A registered sex offender was arrested Aug. 22 in Hillsboro by the Federal Bureau of Investigations, Hillsboro Police Department, and Marion County Sheriff’s Department. About 7 a.m. Nicholas Christopher Knittig was arrested at his workplace and his residence at 302 N. Washington St., Hillsboro, was searched in accordance with a warrant, Hillsboro Police Chief Dan Kinning said Friday. Investigators did seize evidence from his home.


  • Sheron Kay Baker Bailey

    Sheron Kay Baker Bailey, 62, died Aug. 20 at her residence in Florence. She was born Feb. 18, 1950, to Charles Ray and Helen Louise Ellis Baker. She was a certified dietary manager at West View Manor in Peabody.

  • Gary A. Bartlett

    Gary A. Bartlett died Monday evening in his home in Wichita. He is survived by wife Sheryl, children, Bob and Kelly, and four grandchildren.

  • Darrel R. Hanson

    Darrell R. Hanson, 66, died Aug. 20 at Newton Medical Center. He was born Nov. 21, 1945, in Beatrice, Neb. He graduated from Peabody High School. He was a retired machinist

  • Ruth E. McGinnes

    Ruth F. McGinness, 83, passed away Aug. 21, 2012, at St. Luke Living Center in Marion. She was born near Peabody, the daughter of Cornelius and Bertha Wall Klein. She graduated from Peabody High School and attended Kansas State University. On Aug. 29, 1948, she was united in marriage to Edward W. McGinness; their family grew to include two children:David and Marilee.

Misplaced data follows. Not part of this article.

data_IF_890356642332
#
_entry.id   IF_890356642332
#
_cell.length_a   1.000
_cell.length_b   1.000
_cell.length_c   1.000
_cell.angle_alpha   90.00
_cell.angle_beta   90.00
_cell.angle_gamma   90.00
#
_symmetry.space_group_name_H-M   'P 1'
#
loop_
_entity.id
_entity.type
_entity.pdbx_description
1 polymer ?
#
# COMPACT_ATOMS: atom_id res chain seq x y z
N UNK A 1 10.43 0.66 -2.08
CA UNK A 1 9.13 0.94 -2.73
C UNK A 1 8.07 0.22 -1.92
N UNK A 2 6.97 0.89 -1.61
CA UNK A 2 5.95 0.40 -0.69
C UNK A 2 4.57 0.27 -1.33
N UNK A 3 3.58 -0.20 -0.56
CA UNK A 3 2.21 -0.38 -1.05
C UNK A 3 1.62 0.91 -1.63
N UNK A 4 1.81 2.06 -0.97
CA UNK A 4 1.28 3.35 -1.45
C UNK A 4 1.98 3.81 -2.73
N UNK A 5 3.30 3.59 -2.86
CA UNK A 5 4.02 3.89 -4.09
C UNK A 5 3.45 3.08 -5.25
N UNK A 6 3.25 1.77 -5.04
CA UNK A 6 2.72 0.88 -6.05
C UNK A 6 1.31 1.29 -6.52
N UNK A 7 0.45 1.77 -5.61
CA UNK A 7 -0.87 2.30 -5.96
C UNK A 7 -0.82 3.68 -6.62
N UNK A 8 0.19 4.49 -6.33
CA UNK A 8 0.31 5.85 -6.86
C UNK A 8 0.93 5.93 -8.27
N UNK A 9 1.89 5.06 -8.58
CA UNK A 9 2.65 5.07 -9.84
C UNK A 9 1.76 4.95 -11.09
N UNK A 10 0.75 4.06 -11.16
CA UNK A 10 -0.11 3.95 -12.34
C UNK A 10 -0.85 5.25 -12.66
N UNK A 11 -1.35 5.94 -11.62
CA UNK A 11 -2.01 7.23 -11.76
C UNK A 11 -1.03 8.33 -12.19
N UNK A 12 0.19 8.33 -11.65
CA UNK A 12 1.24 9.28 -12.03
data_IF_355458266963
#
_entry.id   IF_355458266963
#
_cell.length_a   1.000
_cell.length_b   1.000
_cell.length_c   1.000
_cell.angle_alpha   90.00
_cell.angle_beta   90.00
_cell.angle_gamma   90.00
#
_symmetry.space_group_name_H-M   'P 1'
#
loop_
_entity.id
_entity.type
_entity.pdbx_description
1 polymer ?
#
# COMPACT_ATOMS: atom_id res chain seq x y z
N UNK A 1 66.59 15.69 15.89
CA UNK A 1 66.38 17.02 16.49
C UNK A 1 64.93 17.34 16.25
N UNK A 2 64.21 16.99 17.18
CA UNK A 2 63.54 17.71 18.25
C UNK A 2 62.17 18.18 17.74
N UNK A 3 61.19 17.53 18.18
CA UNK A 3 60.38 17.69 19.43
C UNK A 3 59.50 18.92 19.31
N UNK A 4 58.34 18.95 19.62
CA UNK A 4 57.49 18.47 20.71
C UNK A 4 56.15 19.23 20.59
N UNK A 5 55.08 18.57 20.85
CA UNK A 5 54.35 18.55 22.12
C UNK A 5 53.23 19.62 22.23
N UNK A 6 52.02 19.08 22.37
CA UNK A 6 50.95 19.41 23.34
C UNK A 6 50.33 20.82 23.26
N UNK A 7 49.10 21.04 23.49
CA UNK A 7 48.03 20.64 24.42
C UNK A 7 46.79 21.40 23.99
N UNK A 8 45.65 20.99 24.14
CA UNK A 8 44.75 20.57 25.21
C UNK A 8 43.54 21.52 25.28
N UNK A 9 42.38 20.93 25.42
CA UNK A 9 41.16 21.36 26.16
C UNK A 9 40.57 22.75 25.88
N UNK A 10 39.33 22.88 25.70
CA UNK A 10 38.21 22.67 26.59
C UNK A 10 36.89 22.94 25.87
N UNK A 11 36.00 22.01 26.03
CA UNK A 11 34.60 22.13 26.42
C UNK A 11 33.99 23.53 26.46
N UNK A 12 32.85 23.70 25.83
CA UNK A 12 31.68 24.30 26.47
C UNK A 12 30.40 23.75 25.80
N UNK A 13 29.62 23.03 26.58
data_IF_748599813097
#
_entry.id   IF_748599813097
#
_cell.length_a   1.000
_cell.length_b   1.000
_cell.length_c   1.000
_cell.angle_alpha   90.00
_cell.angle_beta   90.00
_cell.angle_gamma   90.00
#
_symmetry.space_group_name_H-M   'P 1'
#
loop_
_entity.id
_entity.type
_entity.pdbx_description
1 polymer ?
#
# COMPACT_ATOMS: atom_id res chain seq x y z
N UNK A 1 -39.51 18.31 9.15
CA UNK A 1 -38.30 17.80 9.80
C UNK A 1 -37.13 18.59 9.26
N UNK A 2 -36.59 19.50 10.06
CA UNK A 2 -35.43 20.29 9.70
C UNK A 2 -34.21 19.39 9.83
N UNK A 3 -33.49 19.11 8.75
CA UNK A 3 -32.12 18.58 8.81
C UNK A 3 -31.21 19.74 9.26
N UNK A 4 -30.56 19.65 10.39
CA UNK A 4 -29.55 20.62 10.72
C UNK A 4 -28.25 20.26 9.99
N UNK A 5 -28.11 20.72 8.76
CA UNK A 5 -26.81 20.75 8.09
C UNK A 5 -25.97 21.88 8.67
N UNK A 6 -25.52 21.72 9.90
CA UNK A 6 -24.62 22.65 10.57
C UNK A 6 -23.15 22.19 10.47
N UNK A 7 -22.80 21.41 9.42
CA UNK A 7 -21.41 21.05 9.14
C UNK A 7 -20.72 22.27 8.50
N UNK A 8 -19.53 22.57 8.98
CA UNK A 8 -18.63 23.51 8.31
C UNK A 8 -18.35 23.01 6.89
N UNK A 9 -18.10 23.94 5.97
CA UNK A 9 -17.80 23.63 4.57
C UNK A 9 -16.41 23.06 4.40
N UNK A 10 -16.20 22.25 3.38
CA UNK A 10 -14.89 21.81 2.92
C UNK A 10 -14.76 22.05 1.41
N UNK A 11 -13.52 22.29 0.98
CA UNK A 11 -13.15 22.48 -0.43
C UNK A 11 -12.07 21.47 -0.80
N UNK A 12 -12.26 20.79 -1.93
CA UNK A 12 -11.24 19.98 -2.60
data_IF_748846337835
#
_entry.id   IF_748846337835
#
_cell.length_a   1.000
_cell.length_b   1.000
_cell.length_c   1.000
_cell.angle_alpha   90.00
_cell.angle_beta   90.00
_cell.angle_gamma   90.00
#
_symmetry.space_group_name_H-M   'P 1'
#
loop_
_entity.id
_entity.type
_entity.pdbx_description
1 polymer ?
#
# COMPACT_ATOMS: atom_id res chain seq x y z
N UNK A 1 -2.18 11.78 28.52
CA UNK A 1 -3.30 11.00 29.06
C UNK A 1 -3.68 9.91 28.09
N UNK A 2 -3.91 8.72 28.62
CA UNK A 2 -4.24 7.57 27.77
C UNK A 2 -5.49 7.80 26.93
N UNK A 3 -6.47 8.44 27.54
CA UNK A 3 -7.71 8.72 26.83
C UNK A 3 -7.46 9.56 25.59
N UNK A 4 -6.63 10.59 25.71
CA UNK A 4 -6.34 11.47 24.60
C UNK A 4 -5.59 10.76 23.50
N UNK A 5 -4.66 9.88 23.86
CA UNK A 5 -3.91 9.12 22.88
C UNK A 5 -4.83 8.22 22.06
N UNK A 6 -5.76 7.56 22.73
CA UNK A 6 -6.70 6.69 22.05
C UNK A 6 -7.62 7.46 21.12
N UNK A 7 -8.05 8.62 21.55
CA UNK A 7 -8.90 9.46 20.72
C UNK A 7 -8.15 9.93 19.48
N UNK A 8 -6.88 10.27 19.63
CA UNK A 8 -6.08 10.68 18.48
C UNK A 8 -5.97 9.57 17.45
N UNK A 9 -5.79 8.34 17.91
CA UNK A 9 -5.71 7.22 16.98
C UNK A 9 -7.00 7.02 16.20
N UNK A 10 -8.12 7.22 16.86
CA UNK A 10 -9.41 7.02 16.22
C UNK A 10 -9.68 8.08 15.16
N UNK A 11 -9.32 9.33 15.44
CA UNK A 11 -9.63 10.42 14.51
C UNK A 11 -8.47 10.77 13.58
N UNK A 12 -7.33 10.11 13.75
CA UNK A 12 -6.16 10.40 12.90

• Jayne Olson

    Jayne Olson, 82, died on Saturday, Aug. 25, 2012, at home in Arkansas City, Kan. Memorial services were scheduled for 2 p.m. Tuesday at Rindt-Erdman Funeral Home of Arkansas City. Private family interment will be in the Parker Cemetery at a later date. She was born on Jan. 7, 1930, in Barnard, Kan., to George and Jewell Cummings Nelson. Jayne married Robert “Bob” Olson in Glasco, Kan., and together they had six children.

  • Edna Toews

    Edna Lois Toews, 91, died Aug. 20 at Mercy Hospital in Moundridge. She was born Aug. 23, 1920 in Marion, to James E. and Gertrude Cornwell Grubb. She married Geovennie Toews on Oct. 3, 1943. He preceded her in death in 1999.



  • Jail open house is Sept. 7 and 8

    Marion County Sheriff’s Department will host an open house at Marion County Jail Sept. 7 and 8. The Friday session will begin at 3 p.m. and continue until 7 p.m. The Saturday session will run from 8 a.m. to 2 p.m.


  • Bowers enjoys native flowers and plants

    Hot, dry conditions this summer left many gardeners feeling helpless to save their flowers and decorative arrangement materials, but not Mary Beth Bowers. Bowers uses native Kansas wildflowers and pasture plants to create arrangements and decorate her two homes north of Marion, as well as to share with others.